He got them to all go into the kitchen and sit around the table so that he could go over what they’d found. Mrs. Little offered him some coffee, which he was very grateful for. It’d been a long morning so far and he’d needed it. He took a sip and breathed deep through his nose. “Okay, here’s the deal. We’ve found several prints belonging to what we presume to be Sam’s shoes. The first one is right outside of his bedroom window.
The search and rescue canine was being led by his keeper. Rusty knew the best place to start was at the site of the footprint he spotted below Sam’s window. “Hey, Bill,” he motioned for the man controlling the German shepherd’s leash. “There’s a set of prints over here under the window. Might be a good start. And here,” he threw the balled up dirty socks and shoes at Bill who caught them easily. “Have Bear take this scent.”
(Sorry for the delay on Part 2. Life got a bit hectic around here. But onward we go…)
Rusty was sitting at his desk, pouring over paperwork that he’d put off for far too long. It was early in the morning. Earlier than he preferred, but he’d kissed his wife goodbye before the sun rose. She was still sleeping and he told her that he had work to get done. Now he was at work, sipping away at his third cup of coffee. He was mid-sip when the phone rang, startling him. He hadn’t expected it so early in the morning. He burned his tongue on the coffee and it dripped down his chin onto his tie.
He picked up the phone as he grabbed a tissue to sop up the coffee and answered, a bit frustrated. “Detective Shaw.”
“Hey Rusty. Sorry to bother you so early, but we have a report of a missing kid.” It was officer Thomas Perry. They’d been working together since day one at this station.
When writing the first book, I had a difficult time consistently wondering how Sam’s parents were handling his disappearance. As a parent of a ten-year old, I can only imagine the horrific things going through their minds and I empathized with them. It sounds silly, as they are indeed fictional characters. This story is set during the first book in the real world as we discover what happens to those on the outside who lose a child to Imagia.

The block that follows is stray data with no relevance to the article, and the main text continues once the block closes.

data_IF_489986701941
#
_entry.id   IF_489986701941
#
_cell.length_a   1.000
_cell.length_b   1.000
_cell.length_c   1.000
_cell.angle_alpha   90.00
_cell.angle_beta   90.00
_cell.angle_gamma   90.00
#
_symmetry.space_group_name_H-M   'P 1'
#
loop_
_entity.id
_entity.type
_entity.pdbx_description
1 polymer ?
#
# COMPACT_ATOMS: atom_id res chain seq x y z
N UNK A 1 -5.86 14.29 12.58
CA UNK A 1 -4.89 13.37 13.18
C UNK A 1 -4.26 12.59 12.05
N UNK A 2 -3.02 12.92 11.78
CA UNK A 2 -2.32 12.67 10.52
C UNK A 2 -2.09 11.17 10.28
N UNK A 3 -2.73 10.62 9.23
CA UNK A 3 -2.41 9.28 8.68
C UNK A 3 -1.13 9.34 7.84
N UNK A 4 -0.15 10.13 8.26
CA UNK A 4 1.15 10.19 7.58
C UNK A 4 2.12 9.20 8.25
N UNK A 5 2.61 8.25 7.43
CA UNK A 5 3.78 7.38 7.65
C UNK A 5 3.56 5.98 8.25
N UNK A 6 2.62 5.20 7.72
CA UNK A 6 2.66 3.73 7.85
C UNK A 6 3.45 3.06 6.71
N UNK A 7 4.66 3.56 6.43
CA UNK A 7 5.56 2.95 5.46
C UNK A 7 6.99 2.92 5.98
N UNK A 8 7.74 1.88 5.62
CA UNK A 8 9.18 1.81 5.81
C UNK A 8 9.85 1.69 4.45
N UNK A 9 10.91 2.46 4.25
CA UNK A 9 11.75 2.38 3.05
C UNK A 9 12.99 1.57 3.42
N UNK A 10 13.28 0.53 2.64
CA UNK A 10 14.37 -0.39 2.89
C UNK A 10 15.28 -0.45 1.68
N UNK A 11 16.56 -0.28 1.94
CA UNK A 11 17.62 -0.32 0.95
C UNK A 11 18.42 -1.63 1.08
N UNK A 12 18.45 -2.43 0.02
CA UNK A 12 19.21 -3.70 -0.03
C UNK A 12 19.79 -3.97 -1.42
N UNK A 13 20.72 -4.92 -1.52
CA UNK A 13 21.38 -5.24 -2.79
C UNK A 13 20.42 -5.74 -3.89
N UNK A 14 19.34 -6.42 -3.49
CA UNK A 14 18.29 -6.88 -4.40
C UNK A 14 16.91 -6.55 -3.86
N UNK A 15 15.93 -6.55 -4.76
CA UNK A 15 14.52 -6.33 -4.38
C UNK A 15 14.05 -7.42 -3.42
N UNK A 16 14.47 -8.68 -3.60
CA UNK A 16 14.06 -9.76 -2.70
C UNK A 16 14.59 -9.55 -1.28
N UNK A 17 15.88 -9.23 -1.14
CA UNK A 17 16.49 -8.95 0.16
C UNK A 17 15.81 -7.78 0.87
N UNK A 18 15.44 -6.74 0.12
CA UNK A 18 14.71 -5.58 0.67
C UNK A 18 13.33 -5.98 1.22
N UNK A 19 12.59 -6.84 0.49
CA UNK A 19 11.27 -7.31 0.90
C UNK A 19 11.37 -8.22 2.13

“I’m very sorry, Mrs. Little. I wish there was more we could do, but I’m the only detective on the case. And as it stands, there are only two in the tri-county area with any experience in these situations.” The officer that sat across from Sarah and George Little looked worn as he tried to answer the same questions for the umpteenth time. He’d spent a lot of time on the case and his desk showed it. Countless fliers donning Sam Little’s face were haphazardly strewn about the desk along with an open file containing recent pictures of him and as much information as he could gather.
I must apologize for the delay in the final part of this story. Due to a quite sick toddler, I was unable to get on here and post it. But without further ado…the final part of Keesa’s story…
Weaving and bobbing through the thick underbrush should have been more difficult, but something new and powerful pushed Keesa and Zantu forward. They didn’t only run for themselves, but for each other and the future that desperately called to them.
The two ran together, Zantu leading only slightly as he knew the best course to take, but the sounds of the hounds were still too close behind them. Keesa could feel the familiarity of the path they were taking and wondered. If she was thinking the same thing he was, then would there be a possibility that it could work? She could sense the shadowy beasts still on their trail, but they weren’t quite fast enough to close the gap. Their howls were falling behind, but only barely.
Keesa’s muscles burned. She’d never run so fast before. Zantu didn’t look like he was struggling as much, but he was built for this. He was made to win these races. And when he looked to his side, he saw that Keesa was slowing. “Keep going!” he urged. “Not much further!”
Night fell in Imagia, the moon shining brighter than the night before. The forest had been thinning early into the evening and the group of captors and their prisoner now sat just beyond the edges of the trees. As the sun was setting behind the trees, the shadows began to swallow up the hounds. By the time the last shreds of light from the day left, they disappeared into the trees behind them leaving Zantu as Keesa’s sole guard.
She could feel the warmth of his body as he sat near her. It made her nervous, but not in the way that she expected. Her fur, though still warm from the smoky binding, hadn’t been singed at all. But she felt as though something dark still lingered there. She kept trying to avoid looking at Zantu, but her eyes would slip in that direction frequently.
“I know why you look at me like that,” he said.
She blinked quickly and looked away but didn’t say anything.